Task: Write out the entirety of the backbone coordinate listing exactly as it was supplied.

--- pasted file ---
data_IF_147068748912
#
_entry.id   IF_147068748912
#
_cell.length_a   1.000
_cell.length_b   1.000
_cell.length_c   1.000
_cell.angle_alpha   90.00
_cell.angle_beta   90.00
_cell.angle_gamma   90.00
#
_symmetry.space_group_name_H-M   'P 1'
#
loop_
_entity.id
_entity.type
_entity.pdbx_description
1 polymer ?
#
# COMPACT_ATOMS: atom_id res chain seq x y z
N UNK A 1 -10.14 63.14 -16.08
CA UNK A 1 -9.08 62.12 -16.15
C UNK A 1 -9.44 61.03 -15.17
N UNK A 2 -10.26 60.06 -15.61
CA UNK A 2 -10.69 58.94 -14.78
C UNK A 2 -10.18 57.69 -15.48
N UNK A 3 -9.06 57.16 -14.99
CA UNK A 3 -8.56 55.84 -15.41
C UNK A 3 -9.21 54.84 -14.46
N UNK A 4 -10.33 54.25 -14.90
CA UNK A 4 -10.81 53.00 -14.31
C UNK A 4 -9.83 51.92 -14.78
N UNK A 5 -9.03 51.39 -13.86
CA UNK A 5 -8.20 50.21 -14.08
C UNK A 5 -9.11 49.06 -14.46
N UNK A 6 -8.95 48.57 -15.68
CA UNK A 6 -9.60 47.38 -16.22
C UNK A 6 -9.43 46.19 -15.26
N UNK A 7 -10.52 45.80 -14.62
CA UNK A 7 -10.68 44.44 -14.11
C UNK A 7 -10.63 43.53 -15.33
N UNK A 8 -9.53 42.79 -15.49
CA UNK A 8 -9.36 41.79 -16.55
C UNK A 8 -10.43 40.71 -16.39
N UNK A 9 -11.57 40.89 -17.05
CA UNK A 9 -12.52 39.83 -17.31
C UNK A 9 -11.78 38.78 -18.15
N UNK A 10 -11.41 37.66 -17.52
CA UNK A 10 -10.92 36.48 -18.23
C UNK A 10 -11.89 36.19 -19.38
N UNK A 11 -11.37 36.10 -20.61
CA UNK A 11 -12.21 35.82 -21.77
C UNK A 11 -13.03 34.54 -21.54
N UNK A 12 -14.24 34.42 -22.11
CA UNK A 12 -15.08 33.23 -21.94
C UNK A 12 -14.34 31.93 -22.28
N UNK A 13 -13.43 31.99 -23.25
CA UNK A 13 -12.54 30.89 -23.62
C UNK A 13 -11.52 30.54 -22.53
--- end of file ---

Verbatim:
data_IF_147068748912
#
_entry.id   IF_147068748912
#
_cell.length_a   1.000
_cell.length_b   1.000
_cell.length_c   1.000
_cell.angle_alpha   90.00
_cell.angle_beta   90.00
_cell.angle_gamma   90.00
#
_symmetry.space_group_name_H-M   'P 1'
#
loop_
_entity.id
_entity.type
_entity.pdbx_description
1 polymer ?
#
# COMPACT_ATOMS: atom_id res chain seq x y z
N UNK A 1 -10.14 63.14 -16.08
CA UNK A 1 -9.08 62.12 -16.15
C UNK A 1 -9.44 61.03 -15.17
N UNK A 2 -10.26 60.06 -15.61
CA UNK A 2 -10.69 58.94 -14.78
C UNK A 2 -10.18 57.69 -15.48
N UNK A 3 -9.06 57.16 -14.99
CA UNK A 3 -8.56 55.84 -15.41
C UNK A 3 -9.21 54.84 -14.46
N UNK A 4 -10.33 54.25 -14.90
CA UNK A 4 -10.81 53.00 -14.31
C UNK A 4 -9.83 51.92 -14.78
N UNK A 5 -9.03 51.39 -13.86
CA UNK A 5 -8.20 50.21 -14.08
C UNK A 5 -9.11 49.06 -14.46
N UNK A 6 -8.95 48.57 -15.68
CA UNK A 6 -9.60 47.38 -16.22
C UNK A 6 -9.43 46.19 -15.26
N UNK A 7 -10.52 45.80 -14.62
CA UNK A 7 -10.68 44.44 -14.11
C UNK A 7 -10.63 43.53 -15.33
N UNK A 8 -9.53 42.79 -15.49
CA UNK A 8 -9.36 41.79 -16.55
C UNK A 8 -10.43 40.71 -16.39
N UNK A 9 -11.57 40.89 -17.05
CA UNK A 9 -12.52 39.83 -17.31
C UNK A 9 -11.78 38.78 -18.15
N UNK A 10 -11.41 37.66 -17.52
CA UNK A 10 -10.92 36.48 -18.23
C UNK A 10 -11.89 36.19 -19.38
N UNK A 11 -11.37 36.10 -20.61
CA UNK A 11 -12.21 35.82 -21.77
C UNK A 11 -13.03 34.54 -21.54
N UNK A 12 -14.24 34.42 -22.11
CA UNK A 12 -15.08 33.23 -21.94
C UNK A 12 -14.34 31.93 -22.28
N UNK A 13 -13.43 31.99 -23.25
CA UNK A 13 -12.54 30.89 -23.62
C UNK A 13 -11.52 30.54 -22.53